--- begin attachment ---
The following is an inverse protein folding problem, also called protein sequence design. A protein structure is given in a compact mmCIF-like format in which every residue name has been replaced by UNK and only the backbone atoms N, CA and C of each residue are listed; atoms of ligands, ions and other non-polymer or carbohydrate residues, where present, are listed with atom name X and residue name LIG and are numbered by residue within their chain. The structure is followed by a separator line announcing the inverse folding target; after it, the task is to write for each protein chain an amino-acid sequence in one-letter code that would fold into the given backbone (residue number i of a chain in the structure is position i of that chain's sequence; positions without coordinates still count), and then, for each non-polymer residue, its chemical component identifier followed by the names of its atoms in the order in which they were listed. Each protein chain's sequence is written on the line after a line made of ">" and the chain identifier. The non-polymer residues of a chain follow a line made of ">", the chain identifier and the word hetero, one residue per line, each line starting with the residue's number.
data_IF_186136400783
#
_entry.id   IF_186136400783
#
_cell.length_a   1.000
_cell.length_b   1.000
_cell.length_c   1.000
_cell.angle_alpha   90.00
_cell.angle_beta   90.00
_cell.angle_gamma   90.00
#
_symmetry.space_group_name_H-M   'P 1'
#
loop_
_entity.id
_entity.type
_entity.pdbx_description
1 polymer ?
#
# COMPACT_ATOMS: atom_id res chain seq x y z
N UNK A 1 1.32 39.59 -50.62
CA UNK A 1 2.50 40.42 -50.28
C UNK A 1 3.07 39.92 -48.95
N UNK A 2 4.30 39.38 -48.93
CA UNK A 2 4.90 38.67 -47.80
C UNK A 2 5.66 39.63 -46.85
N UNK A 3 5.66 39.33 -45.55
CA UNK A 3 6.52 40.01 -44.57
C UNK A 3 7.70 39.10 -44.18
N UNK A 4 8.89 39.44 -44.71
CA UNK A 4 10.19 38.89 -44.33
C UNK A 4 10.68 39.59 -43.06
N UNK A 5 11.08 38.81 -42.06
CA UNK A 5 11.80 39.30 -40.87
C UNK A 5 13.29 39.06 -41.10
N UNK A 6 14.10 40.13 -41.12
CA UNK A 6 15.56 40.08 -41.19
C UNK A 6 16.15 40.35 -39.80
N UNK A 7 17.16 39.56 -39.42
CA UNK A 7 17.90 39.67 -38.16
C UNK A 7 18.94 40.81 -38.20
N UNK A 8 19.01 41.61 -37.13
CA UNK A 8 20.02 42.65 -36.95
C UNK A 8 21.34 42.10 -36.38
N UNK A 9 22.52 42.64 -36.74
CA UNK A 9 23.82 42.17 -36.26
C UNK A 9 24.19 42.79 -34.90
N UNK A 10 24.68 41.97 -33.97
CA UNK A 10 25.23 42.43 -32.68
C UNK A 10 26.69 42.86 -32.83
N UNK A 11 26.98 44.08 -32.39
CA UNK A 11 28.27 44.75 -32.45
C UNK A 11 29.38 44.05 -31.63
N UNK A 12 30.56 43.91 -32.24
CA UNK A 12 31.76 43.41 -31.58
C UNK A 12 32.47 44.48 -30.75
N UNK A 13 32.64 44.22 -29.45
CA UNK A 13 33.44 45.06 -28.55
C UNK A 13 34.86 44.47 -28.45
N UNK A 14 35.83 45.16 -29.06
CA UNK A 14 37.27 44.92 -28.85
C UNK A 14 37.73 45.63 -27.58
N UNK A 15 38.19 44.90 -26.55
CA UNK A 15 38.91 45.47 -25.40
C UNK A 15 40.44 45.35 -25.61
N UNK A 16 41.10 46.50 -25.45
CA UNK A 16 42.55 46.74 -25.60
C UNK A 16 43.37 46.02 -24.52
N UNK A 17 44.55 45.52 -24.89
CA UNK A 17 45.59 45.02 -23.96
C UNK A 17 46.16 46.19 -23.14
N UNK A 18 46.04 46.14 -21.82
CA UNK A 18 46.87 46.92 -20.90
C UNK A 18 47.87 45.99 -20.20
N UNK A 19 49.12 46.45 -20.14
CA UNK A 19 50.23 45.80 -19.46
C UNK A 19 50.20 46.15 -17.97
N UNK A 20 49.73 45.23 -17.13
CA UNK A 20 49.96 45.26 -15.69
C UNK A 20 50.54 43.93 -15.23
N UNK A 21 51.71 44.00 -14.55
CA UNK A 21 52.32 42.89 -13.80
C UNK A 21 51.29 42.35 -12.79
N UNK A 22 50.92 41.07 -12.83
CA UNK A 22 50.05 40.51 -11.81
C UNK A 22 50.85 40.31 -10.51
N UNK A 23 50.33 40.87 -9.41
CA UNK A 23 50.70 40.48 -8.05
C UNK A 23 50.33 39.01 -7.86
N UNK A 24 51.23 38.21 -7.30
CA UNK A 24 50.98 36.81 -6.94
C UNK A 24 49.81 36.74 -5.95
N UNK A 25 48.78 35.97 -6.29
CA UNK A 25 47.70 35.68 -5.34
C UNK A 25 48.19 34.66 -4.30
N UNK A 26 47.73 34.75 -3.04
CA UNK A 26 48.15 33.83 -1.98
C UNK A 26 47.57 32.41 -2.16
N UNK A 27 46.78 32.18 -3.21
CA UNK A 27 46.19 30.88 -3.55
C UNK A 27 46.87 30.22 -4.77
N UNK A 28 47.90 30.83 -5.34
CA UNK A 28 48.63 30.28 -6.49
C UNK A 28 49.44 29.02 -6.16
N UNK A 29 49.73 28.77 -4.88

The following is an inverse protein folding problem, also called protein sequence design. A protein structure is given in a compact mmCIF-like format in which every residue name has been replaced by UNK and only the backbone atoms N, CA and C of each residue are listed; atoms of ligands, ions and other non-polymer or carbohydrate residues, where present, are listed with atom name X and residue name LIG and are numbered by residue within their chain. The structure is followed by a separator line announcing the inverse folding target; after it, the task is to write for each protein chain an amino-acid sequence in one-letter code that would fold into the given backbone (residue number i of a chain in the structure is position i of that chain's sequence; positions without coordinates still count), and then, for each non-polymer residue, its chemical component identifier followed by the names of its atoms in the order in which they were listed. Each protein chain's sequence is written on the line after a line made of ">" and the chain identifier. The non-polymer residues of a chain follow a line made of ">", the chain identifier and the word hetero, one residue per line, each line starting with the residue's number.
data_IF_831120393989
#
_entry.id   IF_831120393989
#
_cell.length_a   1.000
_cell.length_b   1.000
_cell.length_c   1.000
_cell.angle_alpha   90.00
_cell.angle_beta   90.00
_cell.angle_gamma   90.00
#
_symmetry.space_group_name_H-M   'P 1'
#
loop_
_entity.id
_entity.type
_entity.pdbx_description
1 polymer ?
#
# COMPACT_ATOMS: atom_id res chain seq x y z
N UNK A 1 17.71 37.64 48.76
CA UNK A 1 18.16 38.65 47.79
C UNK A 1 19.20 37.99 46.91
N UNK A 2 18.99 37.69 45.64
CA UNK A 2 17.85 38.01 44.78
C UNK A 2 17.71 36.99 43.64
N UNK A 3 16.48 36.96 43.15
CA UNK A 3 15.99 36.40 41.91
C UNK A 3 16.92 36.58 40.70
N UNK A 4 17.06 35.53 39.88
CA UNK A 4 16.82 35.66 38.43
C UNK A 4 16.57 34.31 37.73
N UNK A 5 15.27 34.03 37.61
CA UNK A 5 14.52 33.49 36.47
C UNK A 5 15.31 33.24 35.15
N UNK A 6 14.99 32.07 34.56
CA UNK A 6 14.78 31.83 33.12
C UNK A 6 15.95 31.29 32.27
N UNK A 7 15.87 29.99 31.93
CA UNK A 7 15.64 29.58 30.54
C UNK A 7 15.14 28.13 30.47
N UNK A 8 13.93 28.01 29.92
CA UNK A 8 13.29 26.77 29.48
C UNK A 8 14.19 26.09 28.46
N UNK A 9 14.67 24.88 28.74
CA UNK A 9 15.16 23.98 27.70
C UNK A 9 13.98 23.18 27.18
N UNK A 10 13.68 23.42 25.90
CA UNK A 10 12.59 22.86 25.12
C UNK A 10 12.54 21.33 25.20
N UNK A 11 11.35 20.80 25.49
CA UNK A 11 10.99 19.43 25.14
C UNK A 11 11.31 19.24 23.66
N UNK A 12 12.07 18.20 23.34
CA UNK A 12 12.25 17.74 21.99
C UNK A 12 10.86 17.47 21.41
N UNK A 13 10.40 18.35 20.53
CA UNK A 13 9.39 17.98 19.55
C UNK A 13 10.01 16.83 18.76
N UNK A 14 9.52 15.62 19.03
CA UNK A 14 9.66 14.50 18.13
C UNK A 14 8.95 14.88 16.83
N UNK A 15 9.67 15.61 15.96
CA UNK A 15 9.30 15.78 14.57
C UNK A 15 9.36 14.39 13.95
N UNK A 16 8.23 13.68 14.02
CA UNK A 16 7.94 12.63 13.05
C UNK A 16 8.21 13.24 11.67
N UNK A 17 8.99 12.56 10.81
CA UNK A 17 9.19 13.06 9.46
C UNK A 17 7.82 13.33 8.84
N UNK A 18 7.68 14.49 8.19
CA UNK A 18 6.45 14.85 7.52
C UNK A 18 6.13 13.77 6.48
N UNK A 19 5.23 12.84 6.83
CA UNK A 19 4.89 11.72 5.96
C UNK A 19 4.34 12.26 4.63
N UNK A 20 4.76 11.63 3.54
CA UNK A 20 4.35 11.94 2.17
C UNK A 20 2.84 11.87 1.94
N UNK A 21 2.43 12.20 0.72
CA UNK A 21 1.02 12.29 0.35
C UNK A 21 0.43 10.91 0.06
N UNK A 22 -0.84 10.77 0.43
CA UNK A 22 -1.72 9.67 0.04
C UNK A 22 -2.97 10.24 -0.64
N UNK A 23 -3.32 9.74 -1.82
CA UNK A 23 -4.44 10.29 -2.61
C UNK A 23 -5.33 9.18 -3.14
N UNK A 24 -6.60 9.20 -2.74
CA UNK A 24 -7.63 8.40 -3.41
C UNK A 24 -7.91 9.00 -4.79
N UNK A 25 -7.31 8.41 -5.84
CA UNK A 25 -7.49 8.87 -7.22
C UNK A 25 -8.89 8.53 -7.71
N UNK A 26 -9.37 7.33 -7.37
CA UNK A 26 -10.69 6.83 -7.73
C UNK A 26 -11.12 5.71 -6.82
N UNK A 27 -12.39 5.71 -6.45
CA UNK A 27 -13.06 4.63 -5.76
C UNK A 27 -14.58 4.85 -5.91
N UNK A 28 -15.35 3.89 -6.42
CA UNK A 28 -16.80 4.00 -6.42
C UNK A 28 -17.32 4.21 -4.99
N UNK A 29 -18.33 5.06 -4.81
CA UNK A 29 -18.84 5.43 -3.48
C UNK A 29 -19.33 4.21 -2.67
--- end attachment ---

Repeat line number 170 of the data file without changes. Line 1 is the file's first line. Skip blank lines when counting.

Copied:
N UNK A 15 9.67 15.61 15.96